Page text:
Meetings and rallies are held regularly at the sea, in Sacramento and throughout communities in the Coachella Valley.  A documentary, “Breaking Point: The Story of the Salton Sea,” has been produced. And most recently, churches throughout the valley observed “Salton Sea Sunday” on September 10, during which people offered five prayers: For God’s help in solving the looming crisis; for strategies to make air and water safe; for wisdom for leadership in allocating resources; for healing for many already suffering from asthma; and for people to serve others touched by the sea. The next one is planned for Sunday, October 15.

While others in the “save the sea” effort are focused on pushing for political and governmental solutions – including legislation to provide initial funding for the restoration plan – for Bryan and others it all starts with prayer.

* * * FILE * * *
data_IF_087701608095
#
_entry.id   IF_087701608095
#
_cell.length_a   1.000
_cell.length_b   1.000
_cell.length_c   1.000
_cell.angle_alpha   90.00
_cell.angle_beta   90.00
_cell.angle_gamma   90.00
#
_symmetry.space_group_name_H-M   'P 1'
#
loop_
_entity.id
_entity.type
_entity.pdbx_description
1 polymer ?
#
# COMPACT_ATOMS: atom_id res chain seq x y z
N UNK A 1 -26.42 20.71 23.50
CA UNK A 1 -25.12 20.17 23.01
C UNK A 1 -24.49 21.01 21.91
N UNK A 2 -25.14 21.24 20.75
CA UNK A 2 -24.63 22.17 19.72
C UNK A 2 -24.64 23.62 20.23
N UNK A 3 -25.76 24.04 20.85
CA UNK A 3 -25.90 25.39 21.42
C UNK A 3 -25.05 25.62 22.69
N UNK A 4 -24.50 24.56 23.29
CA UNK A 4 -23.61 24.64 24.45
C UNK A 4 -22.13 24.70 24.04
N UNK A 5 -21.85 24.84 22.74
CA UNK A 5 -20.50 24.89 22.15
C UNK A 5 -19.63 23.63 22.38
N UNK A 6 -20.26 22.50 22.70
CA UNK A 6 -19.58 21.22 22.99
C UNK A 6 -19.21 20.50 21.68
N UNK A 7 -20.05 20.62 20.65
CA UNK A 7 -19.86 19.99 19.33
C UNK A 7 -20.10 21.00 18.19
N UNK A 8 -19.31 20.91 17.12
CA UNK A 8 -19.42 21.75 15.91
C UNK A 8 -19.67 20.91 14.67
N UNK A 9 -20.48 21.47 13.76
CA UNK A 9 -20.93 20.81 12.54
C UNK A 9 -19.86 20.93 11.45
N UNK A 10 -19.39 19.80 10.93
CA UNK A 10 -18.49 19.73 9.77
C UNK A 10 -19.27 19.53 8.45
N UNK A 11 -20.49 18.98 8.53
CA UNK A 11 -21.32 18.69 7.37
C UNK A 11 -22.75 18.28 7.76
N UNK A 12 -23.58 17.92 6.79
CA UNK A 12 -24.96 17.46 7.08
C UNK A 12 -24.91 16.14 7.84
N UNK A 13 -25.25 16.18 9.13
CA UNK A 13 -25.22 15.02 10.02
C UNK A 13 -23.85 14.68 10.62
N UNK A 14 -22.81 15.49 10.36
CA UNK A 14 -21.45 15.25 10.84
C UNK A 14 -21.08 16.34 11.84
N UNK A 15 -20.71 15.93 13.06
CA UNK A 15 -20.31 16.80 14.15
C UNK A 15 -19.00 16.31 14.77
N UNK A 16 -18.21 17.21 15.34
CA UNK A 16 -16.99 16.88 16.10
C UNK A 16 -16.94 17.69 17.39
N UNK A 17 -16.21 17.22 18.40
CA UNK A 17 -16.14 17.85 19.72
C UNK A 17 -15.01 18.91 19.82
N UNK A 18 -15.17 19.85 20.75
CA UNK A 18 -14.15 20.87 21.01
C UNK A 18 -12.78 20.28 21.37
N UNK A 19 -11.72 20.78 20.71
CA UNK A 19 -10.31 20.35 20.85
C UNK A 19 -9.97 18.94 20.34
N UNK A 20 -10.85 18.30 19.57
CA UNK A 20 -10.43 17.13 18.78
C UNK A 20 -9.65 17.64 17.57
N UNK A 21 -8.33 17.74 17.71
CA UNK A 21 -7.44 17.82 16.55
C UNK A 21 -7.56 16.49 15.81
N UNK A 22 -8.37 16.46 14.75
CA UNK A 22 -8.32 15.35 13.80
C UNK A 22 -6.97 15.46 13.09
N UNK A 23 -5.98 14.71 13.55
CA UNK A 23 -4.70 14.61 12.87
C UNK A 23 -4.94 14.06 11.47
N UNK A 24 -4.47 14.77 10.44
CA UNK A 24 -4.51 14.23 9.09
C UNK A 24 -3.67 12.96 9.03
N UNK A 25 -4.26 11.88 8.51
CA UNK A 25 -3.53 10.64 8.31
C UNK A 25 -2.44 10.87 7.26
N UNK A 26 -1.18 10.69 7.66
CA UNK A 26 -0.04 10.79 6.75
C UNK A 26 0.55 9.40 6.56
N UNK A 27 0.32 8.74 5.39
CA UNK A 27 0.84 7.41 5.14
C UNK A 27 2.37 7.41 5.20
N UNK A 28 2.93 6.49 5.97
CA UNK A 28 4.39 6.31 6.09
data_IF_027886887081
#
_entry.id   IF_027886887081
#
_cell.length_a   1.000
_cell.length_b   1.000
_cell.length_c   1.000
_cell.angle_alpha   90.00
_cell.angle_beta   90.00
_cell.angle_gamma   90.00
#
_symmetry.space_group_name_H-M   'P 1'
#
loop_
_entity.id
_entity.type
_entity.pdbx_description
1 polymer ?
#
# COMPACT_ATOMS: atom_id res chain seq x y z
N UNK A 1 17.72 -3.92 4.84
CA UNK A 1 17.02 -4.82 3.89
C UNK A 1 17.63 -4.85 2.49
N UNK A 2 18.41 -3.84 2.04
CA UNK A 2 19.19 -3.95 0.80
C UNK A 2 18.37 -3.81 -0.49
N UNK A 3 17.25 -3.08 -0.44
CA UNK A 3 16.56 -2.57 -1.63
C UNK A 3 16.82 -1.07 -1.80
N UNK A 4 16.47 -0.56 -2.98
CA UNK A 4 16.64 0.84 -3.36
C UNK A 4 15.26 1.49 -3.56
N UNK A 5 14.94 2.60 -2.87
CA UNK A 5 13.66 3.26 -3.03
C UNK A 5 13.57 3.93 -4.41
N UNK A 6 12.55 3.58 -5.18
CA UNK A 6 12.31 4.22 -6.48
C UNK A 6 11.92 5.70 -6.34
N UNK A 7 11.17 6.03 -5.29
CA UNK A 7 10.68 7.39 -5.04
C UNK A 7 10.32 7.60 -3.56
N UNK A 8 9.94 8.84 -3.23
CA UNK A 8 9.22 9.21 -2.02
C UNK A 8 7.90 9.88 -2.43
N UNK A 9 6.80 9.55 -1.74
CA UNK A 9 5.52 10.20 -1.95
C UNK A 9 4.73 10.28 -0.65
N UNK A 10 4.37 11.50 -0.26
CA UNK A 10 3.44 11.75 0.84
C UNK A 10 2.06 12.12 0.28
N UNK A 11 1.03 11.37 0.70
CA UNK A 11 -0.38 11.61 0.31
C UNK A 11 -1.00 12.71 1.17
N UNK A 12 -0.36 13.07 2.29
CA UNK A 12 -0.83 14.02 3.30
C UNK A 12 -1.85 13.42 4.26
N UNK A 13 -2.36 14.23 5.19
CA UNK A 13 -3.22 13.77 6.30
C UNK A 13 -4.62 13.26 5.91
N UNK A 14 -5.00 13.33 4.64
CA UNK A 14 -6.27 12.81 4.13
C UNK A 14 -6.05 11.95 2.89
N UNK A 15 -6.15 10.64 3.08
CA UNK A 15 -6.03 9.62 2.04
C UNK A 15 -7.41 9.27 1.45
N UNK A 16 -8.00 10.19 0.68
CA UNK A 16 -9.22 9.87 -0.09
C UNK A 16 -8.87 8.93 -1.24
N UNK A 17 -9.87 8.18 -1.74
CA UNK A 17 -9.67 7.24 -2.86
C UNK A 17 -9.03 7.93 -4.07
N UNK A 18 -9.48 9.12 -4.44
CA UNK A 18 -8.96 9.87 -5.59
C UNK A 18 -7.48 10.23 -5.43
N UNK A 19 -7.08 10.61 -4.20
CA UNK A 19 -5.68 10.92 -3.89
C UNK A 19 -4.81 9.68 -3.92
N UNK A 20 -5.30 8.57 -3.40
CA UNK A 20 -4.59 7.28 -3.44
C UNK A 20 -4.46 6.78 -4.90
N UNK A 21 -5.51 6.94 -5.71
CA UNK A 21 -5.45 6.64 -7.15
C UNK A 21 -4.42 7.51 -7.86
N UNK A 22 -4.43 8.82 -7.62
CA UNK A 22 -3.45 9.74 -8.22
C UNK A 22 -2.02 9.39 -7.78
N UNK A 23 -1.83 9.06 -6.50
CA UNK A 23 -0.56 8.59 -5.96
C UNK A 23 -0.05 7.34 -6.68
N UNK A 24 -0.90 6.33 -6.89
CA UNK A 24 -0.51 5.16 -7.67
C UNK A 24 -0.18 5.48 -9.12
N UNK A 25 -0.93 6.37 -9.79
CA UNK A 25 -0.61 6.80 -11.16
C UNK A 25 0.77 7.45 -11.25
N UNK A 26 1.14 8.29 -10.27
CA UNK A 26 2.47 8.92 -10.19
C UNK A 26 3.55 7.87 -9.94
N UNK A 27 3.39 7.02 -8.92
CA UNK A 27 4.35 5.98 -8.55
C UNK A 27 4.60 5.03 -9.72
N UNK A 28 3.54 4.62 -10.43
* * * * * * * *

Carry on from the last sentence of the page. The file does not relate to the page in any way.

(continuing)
“We’ve had difficulty in the past solving the problem of the Salton Sea … I believe because we’ve not had enough prayer for it,” Bryan explained during a recent radio interview.

“Prayer is the beginning of results, especially the internal results,” he continued in that interview. “We started with the idea of doing a walk around the sea. Someday we may do that, but we want to begin with prayer.”

While the Salton Sea is a major crisis for the people who live and work nearby, every community has its own challenges.  And Bryan sees a great opportunity – and need – for Pinnacle Forum men and women to be part of the solutions.

“Intentionally listen for God’s leading,” he advises his Pinnacle Forum peers. “Pay attention to what is moving your heart to action. Watch for God’s favor. Discuss hopes and fears, threats and opportunities with other Pinnacle Forum members. Believe in the faithfulness of God. Ask others to pray regularly for you.”

For more on the Salton Sea Prayer Initiative, contact Bryan Williams at or 949.554.5876. More information also is available at A trailer for the movie “Breaking Point: The Story of the Salton Sea” is available on YouTube.